Sign in to follow this  
AncientPC

Best data structure for this problem?

Recommended Posts

A quick example outline: data: -name -age -other info problem: -find info from name -find the # oldest/youngest people -add/remove/change people (1M+) often Runtime performance is extremely important, memory shouldn't be an issue. I only know C++ / Java (so whichever is faster). I approached this problem by creating a vector of objects for search/sort and a second associative array to link name to their corresponding vector indexes. Before every search I would run a quicksort on the vector (and thus change the associative array's corresponding index). To modify people by name I would look up the index from the associative array. Is there a faster way to doing this? A binary tree based on age? Linked lists? [Edited by - AncientPC on March 8, 2007 2:43:35 PM]

Share this post


Link to post
Share on other sites
If you have small amounts of data, then it doesn't really matter. One million might not qualify as "small", though.

For larger datasets, a database is designed for this kind of operations, it will be both fast and easy on your memory. postgreSQL interacts pretty well with C++, and I'm pretty sure Java has some kind of database access as well. Once you get the interaction running, the operations you mentioned are simple:


CREATE TABLE people (name varchar(32), age int(4), other varchar(32))
SELECT info FROM people WHERE name = '$the_name'
SELECT name FROM people ORDER BY age LIMIT $howmany
INSERT INTO people VALUES ($name,$age,$other)
DELETE FROM people WHERE name = '$name'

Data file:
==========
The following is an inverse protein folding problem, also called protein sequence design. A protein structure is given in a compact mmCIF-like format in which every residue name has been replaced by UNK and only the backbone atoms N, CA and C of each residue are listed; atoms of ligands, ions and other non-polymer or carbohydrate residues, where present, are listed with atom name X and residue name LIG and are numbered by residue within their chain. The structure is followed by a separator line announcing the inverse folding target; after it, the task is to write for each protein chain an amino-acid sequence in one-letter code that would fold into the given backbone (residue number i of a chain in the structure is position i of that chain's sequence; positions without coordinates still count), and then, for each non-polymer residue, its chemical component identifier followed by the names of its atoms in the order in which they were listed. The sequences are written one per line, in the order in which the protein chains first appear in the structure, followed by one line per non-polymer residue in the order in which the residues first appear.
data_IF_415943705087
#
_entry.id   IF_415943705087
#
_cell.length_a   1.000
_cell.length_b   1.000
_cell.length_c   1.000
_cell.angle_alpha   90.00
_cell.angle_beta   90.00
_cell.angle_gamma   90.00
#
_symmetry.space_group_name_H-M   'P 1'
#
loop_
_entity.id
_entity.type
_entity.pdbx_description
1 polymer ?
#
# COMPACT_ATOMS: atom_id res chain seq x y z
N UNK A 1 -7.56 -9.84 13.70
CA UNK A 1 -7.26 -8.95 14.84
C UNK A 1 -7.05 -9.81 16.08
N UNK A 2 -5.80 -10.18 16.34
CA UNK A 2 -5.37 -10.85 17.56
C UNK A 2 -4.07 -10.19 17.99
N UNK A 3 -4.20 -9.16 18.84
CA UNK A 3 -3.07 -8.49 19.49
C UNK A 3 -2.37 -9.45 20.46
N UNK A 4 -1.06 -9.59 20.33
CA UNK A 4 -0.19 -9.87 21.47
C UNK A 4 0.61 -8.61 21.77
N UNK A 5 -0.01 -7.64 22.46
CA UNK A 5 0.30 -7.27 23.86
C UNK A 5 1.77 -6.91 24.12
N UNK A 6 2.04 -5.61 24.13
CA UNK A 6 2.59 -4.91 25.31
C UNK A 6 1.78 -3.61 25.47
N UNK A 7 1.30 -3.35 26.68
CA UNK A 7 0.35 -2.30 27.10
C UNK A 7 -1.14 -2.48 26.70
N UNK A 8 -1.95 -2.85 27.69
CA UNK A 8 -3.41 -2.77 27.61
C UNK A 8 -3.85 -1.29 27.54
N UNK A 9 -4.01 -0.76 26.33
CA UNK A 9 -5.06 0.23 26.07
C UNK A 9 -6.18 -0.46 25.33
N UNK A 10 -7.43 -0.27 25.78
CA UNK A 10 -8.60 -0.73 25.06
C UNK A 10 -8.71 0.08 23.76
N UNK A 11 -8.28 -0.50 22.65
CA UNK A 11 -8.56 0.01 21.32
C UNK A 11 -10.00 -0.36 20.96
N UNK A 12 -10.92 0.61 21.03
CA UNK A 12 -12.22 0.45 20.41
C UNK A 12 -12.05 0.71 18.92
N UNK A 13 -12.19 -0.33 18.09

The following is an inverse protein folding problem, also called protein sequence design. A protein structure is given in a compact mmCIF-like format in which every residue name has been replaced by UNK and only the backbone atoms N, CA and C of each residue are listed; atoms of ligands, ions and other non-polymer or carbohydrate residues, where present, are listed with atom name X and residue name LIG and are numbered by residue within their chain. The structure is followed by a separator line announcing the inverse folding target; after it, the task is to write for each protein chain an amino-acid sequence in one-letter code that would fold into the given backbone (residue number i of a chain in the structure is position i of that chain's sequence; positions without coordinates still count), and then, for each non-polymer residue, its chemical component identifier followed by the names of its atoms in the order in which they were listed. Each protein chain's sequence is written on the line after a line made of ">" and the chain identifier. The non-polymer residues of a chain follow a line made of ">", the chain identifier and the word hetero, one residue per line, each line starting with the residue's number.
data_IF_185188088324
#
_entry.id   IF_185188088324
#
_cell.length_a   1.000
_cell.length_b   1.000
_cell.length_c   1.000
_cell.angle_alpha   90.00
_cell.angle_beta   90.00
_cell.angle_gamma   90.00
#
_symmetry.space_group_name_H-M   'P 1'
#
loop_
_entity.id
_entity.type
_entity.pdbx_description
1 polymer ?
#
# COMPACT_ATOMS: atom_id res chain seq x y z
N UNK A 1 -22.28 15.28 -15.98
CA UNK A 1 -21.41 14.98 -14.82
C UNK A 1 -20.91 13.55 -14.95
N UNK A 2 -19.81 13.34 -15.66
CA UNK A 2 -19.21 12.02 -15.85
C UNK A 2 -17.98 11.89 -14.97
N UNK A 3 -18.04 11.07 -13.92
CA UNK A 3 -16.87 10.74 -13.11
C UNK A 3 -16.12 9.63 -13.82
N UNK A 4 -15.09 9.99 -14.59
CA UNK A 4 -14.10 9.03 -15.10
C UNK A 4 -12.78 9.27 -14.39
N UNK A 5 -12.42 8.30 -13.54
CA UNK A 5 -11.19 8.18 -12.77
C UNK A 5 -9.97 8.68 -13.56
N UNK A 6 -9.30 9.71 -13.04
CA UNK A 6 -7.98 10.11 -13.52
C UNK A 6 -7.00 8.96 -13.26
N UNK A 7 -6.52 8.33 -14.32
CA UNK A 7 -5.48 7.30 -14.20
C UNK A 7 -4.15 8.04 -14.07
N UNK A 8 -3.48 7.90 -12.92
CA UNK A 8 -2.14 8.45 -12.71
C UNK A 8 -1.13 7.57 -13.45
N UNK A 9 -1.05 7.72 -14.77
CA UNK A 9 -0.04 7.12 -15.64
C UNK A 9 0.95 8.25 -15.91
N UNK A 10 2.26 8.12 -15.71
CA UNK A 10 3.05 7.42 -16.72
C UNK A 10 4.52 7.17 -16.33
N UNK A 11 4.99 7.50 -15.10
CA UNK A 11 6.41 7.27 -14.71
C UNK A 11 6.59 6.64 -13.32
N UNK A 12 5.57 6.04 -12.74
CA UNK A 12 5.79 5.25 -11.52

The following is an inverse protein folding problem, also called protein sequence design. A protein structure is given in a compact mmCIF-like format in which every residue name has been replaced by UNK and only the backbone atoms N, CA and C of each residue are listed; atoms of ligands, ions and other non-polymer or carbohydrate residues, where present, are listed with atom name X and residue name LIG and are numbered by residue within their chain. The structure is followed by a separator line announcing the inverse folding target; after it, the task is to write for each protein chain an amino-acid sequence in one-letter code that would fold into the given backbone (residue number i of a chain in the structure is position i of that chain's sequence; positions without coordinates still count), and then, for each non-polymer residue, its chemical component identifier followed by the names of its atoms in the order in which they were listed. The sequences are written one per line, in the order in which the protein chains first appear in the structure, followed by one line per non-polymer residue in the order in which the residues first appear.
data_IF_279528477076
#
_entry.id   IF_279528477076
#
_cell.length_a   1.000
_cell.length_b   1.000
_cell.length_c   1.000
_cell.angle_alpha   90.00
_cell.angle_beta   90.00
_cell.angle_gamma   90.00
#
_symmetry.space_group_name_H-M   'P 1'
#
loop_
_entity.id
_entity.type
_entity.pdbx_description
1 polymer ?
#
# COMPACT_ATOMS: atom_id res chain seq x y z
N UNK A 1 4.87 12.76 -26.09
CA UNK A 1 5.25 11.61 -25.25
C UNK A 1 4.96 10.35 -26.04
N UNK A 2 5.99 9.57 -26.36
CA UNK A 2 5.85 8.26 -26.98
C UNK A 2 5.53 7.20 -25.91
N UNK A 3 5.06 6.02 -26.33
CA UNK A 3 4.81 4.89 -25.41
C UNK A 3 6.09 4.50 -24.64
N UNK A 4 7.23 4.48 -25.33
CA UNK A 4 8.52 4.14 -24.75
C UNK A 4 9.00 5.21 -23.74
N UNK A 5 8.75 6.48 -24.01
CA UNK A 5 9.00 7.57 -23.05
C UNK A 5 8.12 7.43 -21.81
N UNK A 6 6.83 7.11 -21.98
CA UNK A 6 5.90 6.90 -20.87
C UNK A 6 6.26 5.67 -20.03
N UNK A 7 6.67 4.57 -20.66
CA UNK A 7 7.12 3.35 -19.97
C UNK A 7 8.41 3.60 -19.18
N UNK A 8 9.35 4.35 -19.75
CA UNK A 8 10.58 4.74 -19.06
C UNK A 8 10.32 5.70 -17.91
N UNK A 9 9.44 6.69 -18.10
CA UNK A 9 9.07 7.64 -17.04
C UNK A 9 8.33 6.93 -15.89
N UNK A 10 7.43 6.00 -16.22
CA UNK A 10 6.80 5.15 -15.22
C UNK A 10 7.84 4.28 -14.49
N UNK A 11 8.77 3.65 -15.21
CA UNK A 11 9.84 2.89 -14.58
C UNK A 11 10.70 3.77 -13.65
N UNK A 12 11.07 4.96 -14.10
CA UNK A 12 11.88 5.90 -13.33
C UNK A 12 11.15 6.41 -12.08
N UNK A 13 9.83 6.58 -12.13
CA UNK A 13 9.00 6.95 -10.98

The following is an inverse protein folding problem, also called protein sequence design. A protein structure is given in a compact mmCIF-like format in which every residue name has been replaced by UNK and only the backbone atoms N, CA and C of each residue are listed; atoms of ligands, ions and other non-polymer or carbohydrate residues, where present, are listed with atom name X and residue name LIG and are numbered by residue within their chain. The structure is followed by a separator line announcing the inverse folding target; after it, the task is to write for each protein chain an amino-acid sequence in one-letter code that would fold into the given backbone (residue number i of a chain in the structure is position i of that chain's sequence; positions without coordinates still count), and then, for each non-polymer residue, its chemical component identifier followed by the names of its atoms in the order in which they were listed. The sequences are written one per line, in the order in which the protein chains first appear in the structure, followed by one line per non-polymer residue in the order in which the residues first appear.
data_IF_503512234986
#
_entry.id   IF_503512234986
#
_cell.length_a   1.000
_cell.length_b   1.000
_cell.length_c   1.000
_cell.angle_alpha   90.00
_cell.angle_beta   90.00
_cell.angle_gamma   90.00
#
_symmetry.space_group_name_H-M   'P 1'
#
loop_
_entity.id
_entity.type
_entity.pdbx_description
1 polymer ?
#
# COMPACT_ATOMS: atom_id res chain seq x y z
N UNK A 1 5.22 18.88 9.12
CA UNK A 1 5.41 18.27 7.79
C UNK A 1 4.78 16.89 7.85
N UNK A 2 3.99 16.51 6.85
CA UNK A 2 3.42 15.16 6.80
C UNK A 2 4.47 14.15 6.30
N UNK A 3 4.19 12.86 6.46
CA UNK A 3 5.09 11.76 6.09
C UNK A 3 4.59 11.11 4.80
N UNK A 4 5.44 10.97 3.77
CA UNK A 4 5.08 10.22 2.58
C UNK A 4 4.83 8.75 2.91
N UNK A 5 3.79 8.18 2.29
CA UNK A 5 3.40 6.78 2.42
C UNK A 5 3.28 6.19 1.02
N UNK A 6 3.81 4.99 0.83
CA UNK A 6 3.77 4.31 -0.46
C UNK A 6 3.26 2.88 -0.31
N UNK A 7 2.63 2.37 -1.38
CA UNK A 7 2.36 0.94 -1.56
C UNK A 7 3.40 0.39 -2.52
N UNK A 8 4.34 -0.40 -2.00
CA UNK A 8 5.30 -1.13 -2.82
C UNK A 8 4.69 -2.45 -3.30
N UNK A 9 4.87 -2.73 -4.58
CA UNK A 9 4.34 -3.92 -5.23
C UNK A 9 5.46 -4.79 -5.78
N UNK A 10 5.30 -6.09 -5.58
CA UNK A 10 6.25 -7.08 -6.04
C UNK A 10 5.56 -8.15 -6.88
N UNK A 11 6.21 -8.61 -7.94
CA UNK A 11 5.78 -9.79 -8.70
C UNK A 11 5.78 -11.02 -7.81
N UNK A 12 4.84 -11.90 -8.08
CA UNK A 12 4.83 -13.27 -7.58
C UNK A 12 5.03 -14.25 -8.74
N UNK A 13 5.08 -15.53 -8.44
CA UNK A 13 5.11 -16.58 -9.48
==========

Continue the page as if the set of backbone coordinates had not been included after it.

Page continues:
UPDATE people SET age = $age WHERE name = '$name'

Share this post


Link to post
Share on other sites
Sorry, I probably worded the problem wrong. I've worked with PHP/MySQL a little but enough to know that a DB solution would be much more practical.

I'm looking at a smaller dataset (say 5-50k) but must run ~1M lines of instructions on them. Mostly find # of oldest people and change info.

Share this post


Link to post
Share on other sites
Wait... if you know the instructions in advance, wouldn't it be easier to perform the operations right away in an existing statistical analysis program (or a spreadsheet), than to code a "faster solution" ?

Otherwise, how are the instructions provided?

EDIT: I'm asking this because you might be able to do a two-step analysis, changing the representation from one step to another.

Share this post


Link to post
Share on other sites
A database would be the most extensible solution as Toohrvyk said, but if you're sticking with code I would do this:

problem:
-find info from name

It seems you've got this figured out, a hash map is probably the best solution, search the net for a hash function that's optimal for name strings, its a common enough application that there must be some good information on it.

-find the # oldest/youngest people
Instead of sorting before each list you'll want to simply insert new items in the correct position, and remove items without effecting the order. A Binary tree structure will easilly give you the youngest/oldest n people using left and right depth-first iterators respectively.

-add/remove/change people (1M+) often